Ortofon MC Anna Diamond Cartridge Page 2

In essence, this cartridge excels at everything. There's nothing that any sane analogue addict could criticise it for – except perhaps a slight lack of romance, of artificial coloration and maybe even an air of mystery. For me personally, that's not so much a criticism as an observation, but there are some vinylistas who think analogue is about being 'sweet', 'warm' and 'romantic'. The MC Anna is none of these, because it does not attempt to add or subtract when it comes to what's in the record groove, preferring instead to communicate without fear or favour.

It has mesmerising imaging abilities, sublime clarity and insight, not to mention a superb sense of a recording's dynamics. Factor in fine detail retrieval that I've pretty much never heard anywhere else and you've a pick-up able to eke out vast amounts of information from pressings you might well have considered to be mundane.

To my ears, the most profound gift of this cartridge is its almost supernatural stereo soundstaging. This is at the root of the MC Anna Diamond's appeal as it frames every recording beautifully. One of vinyl's oft-stated weak points is that it can sound a little diffuse and vague in its reproduction of the recorded acoustic. This cartridge shows once and for all that things really can snap into focus when a serious pick-up is deployed. It's like peering through the viewfinder of a top-drawer DSLR camera after you have just applied first pressure to the shutter button.

Take The Cocteau Twins' 'Lazy Calm' [Victorialand; 4AD CAD 602]. This is an early '80s analogue recording that sounds opaque and fluffy via all but the best cartridges. Not so here, as the MC Anna Diamond picked through each element of the mix, seeming to bolt it down, then weld it to a solid piece of granite. The different multi-tracked guitars were so precisely positioned between my speakers that they could easily have had their own GPS coordinates. At the same time, the keyboard work behind them was vast in scale and pushed far left and right, giving a cavernous effect. The result was quite hypnotic, and all the more profound because this track can so often sound like the musical equivalent of an impressionist painting – all misty and ill-defined.


Master Class
This is just one aspect of the MC Anna's brilliance. Slip on some new wave in the shape of The Buzzcocks 'Harmony In My Head' [United Artists UP 36541], and it's as if you're listening to the studio master tape, losing an entire 'generation' of transfer from metal plate to pressing. This is down to the cartridge's immense resolution. Indeed, that diamond cantilever feels like it has the stylus locked into the record groove, painstakingly tracing its every last modulation.

Then there was Cerrone's 'Supernature' [Cerrone 3; Atlantic K 50431] – a disco track from the late '70s that's a little soft around the edges. Via the MC Anna Diamond it sounded truly special as every nuance was captured in dizzying high resolution. The midband possessed a translucence that meant you could focus right to the back of the mix, basking in the myriad production effects at the same time. The arpeggiated lead keyboard work had an uncanny clarity to it while the bottom end was hugely grippy, serving up a rich bass synthesiser sound that was wonderfully liquid.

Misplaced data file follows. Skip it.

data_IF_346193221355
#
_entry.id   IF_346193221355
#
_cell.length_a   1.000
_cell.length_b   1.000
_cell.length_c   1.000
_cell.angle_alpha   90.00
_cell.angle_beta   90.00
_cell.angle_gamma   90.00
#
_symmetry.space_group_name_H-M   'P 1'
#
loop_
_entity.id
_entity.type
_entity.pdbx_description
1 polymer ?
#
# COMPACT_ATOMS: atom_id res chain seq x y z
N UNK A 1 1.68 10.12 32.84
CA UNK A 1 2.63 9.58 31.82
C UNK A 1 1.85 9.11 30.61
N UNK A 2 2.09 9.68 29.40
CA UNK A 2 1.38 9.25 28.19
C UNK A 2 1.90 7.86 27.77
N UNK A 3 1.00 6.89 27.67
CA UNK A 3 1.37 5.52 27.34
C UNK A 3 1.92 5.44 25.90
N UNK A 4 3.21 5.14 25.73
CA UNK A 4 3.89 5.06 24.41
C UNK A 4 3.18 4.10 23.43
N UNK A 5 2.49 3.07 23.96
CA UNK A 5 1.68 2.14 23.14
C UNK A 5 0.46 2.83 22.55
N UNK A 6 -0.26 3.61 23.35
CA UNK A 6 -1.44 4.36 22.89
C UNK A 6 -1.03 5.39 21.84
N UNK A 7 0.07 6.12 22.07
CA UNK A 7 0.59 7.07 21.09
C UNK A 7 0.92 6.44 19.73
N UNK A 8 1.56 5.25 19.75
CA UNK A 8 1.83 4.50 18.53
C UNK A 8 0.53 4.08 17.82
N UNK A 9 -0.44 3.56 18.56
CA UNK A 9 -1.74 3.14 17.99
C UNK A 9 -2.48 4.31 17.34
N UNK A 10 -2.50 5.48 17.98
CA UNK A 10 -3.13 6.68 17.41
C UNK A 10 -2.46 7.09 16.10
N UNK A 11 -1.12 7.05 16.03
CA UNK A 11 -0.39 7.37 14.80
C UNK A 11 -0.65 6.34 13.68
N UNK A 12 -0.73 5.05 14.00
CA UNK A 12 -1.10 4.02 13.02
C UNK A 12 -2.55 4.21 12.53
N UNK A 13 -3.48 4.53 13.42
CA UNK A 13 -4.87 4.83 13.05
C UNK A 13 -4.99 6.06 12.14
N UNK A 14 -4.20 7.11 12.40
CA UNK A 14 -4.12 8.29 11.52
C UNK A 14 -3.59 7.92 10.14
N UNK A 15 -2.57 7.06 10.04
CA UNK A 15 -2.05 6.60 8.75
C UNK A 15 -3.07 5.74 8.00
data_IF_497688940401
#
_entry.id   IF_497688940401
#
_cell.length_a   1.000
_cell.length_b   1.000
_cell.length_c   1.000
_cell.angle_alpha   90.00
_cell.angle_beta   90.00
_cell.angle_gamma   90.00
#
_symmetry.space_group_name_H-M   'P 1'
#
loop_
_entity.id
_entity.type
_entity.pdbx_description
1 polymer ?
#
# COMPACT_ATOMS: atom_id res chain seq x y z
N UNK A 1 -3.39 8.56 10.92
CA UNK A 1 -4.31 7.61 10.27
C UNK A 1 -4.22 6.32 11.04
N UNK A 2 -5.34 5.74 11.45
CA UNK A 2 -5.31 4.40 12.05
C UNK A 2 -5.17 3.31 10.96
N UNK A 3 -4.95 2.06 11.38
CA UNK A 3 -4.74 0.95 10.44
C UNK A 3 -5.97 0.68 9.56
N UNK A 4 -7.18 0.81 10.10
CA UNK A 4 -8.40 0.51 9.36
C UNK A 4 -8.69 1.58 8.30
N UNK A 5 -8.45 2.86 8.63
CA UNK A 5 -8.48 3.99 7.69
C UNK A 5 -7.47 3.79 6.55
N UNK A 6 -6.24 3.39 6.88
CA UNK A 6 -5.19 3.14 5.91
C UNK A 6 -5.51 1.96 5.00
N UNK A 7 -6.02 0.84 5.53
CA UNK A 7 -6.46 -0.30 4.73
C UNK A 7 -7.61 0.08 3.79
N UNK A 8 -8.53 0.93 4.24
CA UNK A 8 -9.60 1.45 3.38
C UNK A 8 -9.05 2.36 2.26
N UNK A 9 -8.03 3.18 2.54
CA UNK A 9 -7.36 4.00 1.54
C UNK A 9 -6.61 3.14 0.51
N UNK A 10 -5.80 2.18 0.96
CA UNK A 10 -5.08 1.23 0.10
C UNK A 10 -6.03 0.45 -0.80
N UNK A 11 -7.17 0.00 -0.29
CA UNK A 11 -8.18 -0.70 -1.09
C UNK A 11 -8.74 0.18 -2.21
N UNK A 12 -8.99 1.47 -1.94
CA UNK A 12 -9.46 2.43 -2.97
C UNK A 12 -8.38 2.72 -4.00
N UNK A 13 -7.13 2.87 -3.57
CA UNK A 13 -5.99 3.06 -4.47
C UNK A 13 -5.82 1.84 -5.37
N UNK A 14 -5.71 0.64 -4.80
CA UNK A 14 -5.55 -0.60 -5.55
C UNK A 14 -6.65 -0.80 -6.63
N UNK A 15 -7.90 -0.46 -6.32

As for the high frequency performance, this was remarkable, with a delicate and feathery quality to the hi-hat cymbals that was a striking contrast to the splashy 'tizz' that lesser moving-coils can deliver. Tonally this cartridge is subtly brighter than some, but never feels hard or brittle – quite the reverse.

Feel The Force
Explosive dynamics were another huge attraction. This pick-up's ability to trace the difference between, say, a gently brushed snare drum and one struck with the full force of a stick is superb. And the MC Anna Diamond can ferret out all the 'gaps' in the music with great skill. The loud bits go seriously loud, while the quiet bits fall eerily silent. This quality ensures that even light, relatively easy-listening material sounds highly animated and emotionally engaging. For example, The Bee Gees' 'Spirits Having Flown' [from the album of the same name; RSO MWF 1058] was carried beautifully. This song has a quiet, shuffling verse that builds to a loud, heavily modulated crescendo in the chorus, yet this cartridge made the verses sound no less fun. Able to pick apart all the different strands of the mix, it gave a glass-clear rendition of both the solo vocal line through the verse and the band's big falsetto harmonies, for which they were famous, in the chorus.


So Ortofon's new flagship MC presents music in a way that is unapologetically modern, but does so in the best possible way. It takes to the groove like a 'SWAT' team, determined to flush out whatever it finds. It's hugely effective at this, and those seeking this sort of sound will absolutely love it.

Hi-Fi News Verdict
Beautifully engineered and built and possessing a sound that can take your breath away, this seriously special design can lay claim to being one of the best cartridges ever made, even if such a premium performance comes at a price. What's more, it underlines powerfully something I've always firmly believed – that with the right equipment, vinyl can sound simply sublime. It's time to start saving...

Ortofon A/S
Supplied by: Henley Audio Ltd, UK
01235 511166